1973 Rome airport attacks and hijacking

In December 1973, a terrorist group executed a series of attacks originating at Rome-Fiumicino Airport in Italy which resulted in the deaths of 34 people.[1] The attacks began with an airport-terminal invasion and hostage-taking, followed by the firebombing of a Pan Am aircraft and the hijacking of a Lufthansa flight.

1973 Rome airport attacks
Initial attack site at Leonardo da Vinci–Fiumicino International Airport in Rome and hijacked airliner landing sites
Coordinates41°48′01″N 12°14′20″E / 41.80028°N 12.23889°E / 41.80028; 12.23889 (Leonardo da Vinci–Fiumicino Airport)
Date17–18 December 1973 (CET / UTC+01:00)
TargetAircraft in Leonardo da Vinci–Fiumicino Airport
Attack type
Terrorism, aircraft hijacking, hostage crisis, firebombing
InjuredAt least 22 (including 1 terrorist)

Pan Am flight 110 was scheduled to depart from Rome, Italy and arrive in Tehran, Iran, by way of Beirut, Lebanon. On 17 December 1973, shortly before takeoff, the airport terminal and the flight aircraft were attacked and the aircraft was set on fire by armed Palestinian gunmen, resulting in the deaths of thirty persons on the plane and two in the terminal.[2]

Following the flight 110 attack, the gunmen hijacked Lufthansa Flight 303 and killed two more people. They ended up in the custody of the Kuwaiti authorities.[3]

Background edit

Since the ousting of the Palestine Liberation Organization (PLO) from Jordan, following the Jordanian-Palestinian civil war, Palestinian military organizations made South Lebanon their headquarters and base of operations, enlisting militants from Palestinian refugee camps. South Lebanon was referred to as Fatah-land, due to the almost complete control of Fatah and other military Palestinian organizations over this -officially Lebanese- area, which they used to stage attacks against Israel, mainly targeting civilians, and to engage in armed operations abroad, termed "acts of terrorism."

Terminal invasion and firebombing of Pan Am Flight 110 edit

Pan Am Flight 110
A Pan Am Boeing 707-321, similar to the aircraft involved in the attack
Date17 December 1973
SummaryAircraft attack, arson
SiteLeonardo da Vinci–Fiumicino International Airport
41°48′01″N 12°14′20″E / 41.80028°N 12.23889°E / 41.80028; 12.23889 (Leonardo da Vinci–Fiumicino Airport)
Aircraft typeBoeing 707-321B
Aircraft nameClipper Celestial
OperatorPan Am
Flight originLeonardo da Vinci Int'l Airport
StopoverBeirut International Airport
DestinationMehrabad Int'l Airport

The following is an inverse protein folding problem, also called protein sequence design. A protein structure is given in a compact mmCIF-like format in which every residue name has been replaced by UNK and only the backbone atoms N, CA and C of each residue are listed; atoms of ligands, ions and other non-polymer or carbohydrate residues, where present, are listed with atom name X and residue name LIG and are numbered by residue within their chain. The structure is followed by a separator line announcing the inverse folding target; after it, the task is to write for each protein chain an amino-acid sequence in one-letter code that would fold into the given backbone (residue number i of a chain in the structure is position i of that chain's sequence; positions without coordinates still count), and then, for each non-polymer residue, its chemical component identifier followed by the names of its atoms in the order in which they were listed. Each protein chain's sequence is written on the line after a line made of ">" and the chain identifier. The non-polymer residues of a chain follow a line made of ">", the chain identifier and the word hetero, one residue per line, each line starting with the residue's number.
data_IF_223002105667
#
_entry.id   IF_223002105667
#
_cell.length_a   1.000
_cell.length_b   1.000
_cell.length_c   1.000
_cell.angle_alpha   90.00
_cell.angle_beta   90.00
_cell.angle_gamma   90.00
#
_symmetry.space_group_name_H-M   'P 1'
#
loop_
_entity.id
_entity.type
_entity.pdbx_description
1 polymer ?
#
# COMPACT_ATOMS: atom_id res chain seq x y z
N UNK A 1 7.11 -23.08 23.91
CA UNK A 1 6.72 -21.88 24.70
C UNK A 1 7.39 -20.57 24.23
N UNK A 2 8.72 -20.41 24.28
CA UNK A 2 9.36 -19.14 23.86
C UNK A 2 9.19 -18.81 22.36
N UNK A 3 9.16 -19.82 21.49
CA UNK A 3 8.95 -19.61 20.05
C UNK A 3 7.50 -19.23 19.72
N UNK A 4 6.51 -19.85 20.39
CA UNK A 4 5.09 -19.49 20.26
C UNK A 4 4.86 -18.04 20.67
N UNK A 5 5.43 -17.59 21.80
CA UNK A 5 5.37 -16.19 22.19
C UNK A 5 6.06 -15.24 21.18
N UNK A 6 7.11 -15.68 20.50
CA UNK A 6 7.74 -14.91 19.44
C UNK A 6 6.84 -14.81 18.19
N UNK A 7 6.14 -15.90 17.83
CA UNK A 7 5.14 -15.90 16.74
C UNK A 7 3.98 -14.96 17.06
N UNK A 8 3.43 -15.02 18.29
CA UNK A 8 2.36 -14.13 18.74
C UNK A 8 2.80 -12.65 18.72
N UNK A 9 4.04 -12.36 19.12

On 17 December 1973, Pan Am Flight 110 was scheduled to fly from Leonardo da Vinci International Airport in Rome to Beirut International Airport in Lebanon and then on to Tehran, Iran. At the controls of the Boeing 707-321B (registration N407PA,[4] name Clipper Celestial)[5] were Captain Andrew Erbeck,[6] First Officer Robert Davison, and Flight engineer Kenneth Pfrang.[7][8]

At approximately 12:51 local time in Rome, just as Flight 110 was preparing to taxi, five suspects made their way through the terminal building, armed with automatic firearms and grenades. The terrorists removed submachine guns from hand-luggage bags and began firing throughout the terminal, shattering windows and killing two people. Pilots and crew in the cockpit of the aircraft were able to observe travelers and airport employees in the building running for cover. Captain Erbeck announced over the plane's public address system that there was "some commotion" in the terminal and instructed all the people on board to get down on the floor.

Several of the gunmen ran across the tarmac toward the Pan American jet, throwing one phosphorus incendiary and other hand grenades through the open front and rear doors of the aircraft.[9] The explosions knocked crew and passengers to the ground, and the cabin filled with thick, acrid smoke from the resulting fires. Stewardesses were able to open the emergency exit over the wing on one side of the plane; the other exit was obstructed by gunmen. The crew attempted to evacuate as many passengers as possible through the available exit, but twenty-nine passengers and purser Diana Perez[7] died on the plane, including all eleven passengers in first class. Four Moroccan officials[10] heading to Iran for a visit, and Bonnie Erbeck, wife of the plane's captain,[6] were among the dead.[11] Captain Erbeck survived the attack. Also killed were fourteen Aramco employees and employee family members.[7] The aircraft itself was destroyed.[5]

Hijacking of Lufthansa Flight 303 edit

Lufthansa Flight 303